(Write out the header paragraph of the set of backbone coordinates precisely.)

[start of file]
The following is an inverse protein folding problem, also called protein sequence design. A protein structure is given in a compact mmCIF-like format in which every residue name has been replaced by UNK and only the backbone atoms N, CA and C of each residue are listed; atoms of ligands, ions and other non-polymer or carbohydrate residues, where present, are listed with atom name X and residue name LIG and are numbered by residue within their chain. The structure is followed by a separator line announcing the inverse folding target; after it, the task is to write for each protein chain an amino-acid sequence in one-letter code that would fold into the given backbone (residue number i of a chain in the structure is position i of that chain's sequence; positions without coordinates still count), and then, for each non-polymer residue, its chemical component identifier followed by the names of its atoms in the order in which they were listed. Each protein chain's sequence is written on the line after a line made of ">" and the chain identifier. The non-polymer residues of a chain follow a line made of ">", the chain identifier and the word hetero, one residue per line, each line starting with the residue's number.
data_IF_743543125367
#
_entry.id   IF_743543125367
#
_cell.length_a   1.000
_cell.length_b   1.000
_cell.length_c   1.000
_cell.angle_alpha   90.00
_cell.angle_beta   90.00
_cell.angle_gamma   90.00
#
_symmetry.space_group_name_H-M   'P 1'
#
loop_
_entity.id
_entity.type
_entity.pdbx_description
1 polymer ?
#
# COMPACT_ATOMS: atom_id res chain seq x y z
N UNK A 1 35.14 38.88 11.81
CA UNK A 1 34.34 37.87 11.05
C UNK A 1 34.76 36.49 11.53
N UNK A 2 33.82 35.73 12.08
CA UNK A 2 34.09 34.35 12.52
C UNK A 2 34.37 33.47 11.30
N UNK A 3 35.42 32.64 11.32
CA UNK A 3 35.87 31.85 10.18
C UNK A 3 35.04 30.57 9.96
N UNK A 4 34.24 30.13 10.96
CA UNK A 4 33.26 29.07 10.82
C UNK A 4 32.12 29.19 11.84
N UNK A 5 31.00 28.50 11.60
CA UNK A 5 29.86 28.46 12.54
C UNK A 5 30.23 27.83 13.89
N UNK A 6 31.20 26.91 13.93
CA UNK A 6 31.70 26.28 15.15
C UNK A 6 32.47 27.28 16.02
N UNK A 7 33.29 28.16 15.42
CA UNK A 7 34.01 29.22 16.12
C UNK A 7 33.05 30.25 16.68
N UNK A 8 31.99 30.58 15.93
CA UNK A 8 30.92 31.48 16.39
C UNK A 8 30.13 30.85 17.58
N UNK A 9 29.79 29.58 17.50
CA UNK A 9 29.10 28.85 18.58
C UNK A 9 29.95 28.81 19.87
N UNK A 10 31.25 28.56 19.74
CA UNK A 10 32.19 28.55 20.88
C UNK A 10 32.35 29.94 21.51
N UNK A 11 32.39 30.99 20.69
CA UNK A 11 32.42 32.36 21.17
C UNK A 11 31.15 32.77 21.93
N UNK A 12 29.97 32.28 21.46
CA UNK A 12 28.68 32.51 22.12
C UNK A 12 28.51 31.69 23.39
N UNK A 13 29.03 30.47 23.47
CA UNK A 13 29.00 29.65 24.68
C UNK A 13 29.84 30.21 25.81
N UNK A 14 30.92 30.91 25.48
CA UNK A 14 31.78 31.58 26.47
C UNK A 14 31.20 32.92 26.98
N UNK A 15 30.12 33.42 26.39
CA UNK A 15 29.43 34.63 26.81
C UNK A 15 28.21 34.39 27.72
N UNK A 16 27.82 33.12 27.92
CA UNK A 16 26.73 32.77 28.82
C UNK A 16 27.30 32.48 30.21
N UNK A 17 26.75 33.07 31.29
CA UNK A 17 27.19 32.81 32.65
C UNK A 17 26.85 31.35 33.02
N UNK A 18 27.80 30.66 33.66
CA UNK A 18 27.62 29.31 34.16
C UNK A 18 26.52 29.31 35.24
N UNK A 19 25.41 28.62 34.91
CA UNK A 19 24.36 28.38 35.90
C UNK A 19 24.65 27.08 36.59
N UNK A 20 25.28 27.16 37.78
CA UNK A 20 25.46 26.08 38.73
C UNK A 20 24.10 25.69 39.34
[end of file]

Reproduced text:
The following is an inverse protein folding problem, also called protein sequence design. A protein structure is given in a compact mmCIF-like format in which every residue name has been replaced by UNK and only the backbone atoms N, CA and C of each residue are listed; atoms of ligands, ions and other non-polymer or carbohydrate residues, where present, are listed with atom name X and residue name LIG and are numbered by residue within their chain. The structure is followed by a separator line announcing the inverse folding target; after it, the task is to write for each protein chain an amino-acid sequence in one-letter code that would fold into the given backbone (residue number i of a chain in the structure is position i of that chain's sequence; positions without coordinates still count), and then, for each non-polymer residue, its chemical component identifier followed by the names of its atoms in the order in which they were listed. Each protein chain's sequence is written on the line after a line made of ">" and the chain identifier. The non-polymer residues of a chain follow a line made of ">", the chain identifier and the word hetero, one residue per line, each line starting with the residue's number.